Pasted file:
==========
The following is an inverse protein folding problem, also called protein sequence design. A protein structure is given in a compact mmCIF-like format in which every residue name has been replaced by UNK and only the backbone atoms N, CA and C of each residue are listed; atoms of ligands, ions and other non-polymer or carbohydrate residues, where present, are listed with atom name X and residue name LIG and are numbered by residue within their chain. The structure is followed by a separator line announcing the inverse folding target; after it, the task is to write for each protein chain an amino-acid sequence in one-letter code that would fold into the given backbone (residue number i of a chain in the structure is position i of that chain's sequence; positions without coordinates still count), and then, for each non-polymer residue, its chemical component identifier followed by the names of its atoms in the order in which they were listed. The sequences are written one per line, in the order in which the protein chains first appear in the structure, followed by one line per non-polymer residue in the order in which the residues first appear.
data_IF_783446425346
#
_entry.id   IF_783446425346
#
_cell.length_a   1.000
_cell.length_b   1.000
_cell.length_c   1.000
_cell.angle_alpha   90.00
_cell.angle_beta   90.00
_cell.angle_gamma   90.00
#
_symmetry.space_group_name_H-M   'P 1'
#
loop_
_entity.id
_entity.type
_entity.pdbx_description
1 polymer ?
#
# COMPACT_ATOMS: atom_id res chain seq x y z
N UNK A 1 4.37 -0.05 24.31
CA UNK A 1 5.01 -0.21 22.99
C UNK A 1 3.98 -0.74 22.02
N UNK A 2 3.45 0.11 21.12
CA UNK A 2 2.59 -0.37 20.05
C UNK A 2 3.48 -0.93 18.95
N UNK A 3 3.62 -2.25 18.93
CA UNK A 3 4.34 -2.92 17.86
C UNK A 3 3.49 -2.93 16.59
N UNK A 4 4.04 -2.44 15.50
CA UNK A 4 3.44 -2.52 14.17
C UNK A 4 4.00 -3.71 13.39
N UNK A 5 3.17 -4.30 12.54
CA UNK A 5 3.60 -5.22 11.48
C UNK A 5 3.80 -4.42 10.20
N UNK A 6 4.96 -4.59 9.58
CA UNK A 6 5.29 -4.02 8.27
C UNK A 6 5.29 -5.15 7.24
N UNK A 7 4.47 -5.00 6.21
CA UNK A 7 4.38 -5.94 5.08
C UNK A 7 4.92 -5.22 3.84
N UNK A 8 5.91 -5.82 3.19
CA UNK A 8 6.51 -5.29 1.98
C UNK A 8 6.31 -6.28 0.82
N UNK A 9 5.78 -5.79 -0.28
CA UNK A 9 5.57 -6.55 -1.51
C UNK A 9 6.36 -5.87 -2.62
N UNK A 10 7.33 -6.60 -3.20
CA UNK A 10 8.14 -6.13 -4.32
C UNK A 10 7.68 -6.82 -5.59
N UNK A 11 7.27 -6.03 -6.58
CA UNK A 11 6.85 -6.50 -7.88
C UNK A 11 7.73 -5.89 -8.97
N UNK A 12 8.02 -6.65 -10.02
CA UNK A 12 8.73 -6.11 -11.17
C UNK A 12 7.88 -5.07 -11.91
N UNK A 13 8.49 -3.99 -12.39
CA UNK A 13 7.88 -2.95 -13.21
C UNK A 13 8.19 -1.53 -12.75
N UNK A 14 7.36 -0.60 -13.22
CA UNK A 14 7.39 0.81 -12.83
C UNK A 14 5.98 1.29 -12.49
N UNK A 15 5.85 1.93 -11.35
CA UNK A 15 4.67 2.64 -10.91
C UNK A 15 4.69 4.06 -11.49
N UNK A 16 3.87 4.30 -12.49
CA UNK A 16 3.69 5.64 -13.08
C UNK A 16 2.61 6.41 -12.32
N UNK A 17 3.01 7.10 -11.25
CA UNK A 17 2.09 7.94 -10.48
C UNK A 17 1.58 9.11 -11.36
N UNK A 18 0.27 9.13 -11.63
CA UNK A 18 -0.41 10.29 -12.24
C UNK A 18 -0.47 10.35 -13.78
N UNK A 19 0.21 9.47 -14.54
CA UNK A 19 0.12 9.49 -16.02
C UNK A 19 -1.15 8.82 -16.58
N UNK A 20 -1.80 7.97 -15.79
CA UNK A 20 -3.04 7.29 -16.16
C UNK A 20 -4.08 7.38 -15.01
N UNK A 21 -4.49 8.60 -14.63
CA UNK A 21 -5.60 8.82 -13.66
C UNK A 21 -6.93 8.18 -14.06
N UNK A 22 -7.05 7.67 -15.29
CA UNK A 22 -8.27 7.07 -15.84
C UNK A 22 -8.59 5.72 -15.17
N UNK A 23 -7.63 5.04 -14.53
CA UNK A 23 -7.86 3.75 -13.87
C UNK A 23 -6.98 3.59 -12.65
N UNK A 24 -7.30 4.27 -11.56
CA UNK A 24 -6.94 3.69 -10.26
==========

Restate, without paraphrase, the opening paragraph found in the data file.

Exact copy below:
The following is an inverse protein folding problem, also called protein sequence design. A protein structure is given in a compact mmCIF-like format in which every residue name has been replaced by UNK and only the backbone atoms N, CA and C of each residue are listed; atoms of ligands, ions and other non-polymer or carbohydrate residues, where present, are listed with atom name X and residue name LIG and are numbered by residue within their chain. The structure is followed by a separator line announcing the inverse folding target; after it, the task is to write for each protein chain an amino-acid sequence in one-letter code that would fold into the given backbone (residue number i of a chain in the structure is position i of that chain's sequence; positions without coordinates still count), and then, for each non-polymer residue, its chemical component identifier followed by the names of its atoms in the order in which they were listed. The sequences are written one per line, in the order in which the protein chains first appear in the structure, followed by one line per non-polymer residue in the order in which the residues first appear.